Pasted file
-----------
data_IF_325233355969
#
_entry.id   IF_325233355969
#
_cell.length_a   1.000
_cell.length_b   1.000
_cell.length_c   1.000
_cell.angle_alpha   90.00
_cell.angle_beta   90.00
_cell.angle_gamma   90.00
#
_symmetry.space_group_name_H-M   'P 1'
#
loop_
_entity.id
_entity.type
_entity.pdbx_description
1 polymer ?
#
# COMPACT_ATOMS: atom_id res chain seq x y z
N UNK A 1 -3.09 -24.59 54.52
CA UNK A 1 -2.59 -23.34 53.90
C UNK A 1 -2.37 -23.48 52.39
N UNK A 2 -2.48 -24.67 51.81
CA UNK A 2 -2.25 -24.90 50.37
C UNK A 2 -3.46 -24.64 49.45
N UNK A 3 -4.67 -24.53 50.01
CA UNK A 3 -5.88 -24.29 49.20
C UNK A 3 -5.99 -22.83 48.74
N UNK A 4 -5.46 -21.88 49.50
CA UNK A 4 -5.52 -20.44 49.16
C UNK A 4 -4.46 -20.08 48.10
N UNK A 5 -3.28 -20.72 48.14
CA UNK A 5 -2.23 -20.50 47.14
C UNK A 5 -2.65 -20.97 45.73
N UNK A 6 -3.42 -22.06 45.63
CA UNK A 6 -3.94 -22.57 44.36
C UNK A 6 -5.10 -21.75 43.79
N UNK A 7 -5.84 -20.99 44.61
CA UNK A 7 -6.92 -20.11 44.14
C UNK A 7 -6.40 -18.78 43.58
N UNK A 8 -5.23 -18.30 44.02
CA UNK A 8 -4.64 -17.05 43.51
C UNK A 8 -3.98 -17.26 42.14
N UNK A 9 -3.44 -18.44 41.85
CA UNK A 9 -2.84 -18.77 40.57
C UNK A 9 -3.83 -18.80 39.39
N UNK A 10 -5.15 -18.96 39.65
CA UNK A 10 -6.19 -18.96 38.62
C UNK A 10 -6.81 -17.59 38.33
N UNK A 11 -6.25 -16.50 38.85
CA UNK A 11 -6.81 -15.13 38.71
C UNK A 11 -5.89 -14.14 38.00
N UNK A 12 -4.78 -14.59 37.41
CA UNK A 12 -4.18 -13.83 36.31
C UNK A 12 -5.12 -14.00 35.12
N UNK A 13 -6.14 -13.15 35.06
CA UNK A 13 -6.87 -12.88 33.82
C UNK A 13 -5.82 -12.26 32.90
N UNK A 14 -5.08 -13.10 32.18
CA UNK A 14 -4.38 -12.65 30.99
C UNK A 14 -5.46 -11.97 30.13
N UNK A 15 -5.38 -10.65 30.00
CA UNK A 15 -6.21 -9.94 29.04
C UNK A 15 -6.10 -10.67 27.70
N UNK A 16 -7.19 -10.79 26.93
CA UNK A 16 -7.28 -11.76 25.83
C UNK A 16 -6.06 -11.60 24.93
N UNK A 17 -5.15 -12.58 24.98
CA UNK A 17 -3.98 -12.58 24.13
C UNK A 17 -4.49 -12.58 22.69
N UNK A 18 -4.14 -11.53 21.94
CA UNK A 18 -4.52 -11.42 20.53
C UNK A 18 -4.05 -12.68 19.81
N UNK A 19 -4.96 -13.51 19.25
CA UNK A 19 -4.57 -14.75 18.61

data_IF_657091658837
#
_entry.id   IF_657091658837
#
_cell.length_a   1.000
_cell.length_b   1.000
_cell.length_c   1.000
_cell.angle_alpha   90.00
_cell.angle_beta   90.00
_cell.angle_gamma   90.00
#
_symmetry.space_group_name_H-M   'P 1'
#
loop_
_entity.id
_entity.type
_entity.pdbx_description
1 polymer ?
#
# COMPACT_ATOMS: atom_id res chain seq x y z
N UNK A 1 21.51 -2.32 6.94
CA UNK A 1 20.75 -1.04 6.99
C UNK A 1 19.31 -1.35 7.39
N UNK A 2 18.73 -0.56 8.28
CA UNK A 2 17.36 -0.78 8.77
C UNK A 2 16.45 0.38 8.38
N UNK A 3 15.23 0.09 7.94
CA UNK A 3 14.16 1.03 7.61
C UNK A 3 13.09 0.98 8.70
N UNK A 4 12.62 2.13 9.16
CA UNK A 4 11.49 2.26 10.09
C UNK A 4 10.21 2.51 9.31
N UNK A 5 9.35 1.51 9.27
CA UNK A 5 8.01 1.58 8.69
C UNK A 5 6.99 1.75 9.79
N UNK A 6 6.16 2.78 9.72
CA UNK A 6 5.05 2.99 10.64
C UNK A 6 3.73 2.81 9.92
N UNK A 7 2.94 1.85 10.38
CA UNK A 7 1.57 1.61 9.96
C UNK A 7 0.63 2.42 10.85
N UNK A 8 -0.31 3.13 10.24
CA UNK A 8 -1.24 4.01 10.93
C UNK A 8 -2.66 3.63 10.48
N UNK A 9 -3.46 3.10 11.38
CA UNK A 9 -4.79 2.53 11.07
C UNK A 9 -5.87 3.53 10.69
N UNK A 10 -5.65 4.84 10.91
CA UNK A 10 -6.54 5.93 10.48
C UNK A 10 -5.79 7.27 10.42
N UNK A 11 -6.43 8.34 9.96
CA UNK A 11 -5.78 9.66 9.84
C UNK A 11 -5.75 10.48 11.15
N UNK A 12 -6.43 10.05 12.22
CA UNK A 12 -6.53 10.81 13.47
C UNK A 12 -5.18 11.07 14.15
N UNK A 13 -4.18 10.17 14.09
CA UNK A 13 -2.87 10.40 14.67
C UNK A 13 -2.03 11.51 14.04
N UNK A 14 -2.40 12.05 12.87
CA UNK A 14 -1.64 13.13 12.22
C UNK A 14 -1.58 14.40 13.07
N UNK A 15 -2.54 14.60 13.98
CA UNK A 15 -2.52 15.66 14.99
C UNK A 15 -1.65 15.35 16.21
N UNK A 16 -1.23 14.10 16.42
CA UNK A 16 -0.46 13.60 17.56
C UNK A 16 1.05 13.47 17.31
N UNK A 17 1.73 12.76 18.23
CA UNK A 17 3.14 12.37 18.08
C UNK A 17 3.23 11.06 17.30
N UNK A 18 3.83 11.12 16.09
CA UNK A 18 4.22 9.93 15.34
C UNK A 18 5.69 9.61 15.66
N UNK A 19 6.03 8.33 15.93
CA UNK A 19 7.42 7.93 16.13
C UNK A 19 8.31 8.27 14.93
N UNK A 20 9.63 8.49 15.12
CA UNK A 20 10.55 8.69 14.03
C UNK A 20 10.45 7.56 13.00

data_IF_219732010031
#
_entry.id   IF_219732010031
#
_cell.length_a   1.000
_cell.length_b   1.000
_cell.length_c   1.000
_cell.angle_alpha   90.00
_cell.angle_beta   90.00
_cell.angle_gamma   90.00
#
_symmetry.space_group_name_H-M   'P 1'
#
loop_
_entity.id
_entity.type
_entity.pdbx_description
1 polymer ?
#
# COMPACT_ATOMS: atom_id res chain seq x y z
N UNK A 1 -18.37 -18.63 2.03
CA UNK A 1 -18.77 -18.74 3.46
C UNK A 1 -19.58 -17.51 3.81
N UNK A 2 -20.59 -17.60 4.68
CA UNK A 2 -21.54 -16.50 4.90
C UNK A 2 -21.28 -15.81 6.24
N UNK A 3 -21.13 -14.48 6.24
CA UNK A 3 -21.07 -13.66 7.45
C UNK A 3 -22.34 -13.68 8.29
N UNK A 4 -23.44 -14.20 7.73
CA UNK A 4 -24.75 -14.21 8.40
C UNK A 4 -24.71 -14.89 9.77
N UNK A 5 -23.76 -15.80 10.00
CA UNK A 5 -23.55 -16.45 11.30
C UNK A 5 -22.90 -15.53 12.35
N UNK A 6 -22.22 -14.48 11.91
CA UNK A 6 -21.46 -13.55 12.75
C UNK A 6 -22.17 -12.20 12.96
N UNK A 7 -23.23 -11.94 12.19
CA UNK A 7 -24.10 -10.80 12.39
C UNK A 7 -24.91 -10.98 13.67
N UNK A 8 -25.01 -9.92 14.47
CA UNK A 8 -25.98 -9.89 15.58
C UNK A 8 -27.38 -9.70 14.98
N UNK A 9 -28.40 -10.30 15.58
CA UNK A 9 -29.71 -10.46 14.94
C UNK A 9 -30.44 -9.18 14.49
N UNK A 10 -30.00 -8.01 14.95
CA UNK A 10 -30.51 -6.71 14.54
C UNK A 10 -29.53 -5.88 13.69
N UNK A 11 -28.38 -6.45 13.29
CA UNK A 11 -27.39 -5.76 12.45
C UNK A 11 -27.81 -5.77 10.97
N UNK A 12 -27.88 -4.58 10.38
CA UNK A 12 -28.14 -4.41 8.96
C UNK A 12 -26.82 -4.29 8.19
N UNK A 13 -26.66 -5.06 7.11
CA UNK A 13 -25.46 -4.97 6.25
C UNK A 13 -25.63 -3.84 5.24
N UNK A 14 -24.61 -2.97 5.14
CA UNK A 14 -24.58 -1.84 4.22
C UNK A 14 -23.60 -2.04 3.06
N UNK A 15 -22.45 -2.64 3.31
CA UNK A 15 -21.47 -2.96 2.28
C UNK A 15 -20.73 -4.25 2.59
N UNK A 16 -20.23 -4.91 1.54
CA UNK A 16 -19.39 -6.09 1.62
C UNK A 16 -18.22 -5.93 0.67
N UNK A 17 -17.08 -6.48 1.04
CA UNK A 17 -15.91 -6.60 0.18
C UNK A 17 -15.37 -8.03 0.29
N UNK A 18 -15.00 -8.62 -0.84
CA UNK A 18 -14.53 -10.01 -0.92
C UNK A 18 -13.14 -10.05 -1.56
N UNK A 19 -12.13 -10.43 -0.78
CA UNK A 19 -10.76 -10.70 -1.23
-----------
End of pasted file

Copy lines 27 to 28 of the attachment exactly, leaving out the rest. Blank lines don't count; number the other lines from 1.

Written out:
N UNK A 3 -4.67 -24.53 50.01
CA UNK A 3 -5.88 -24.29 49.20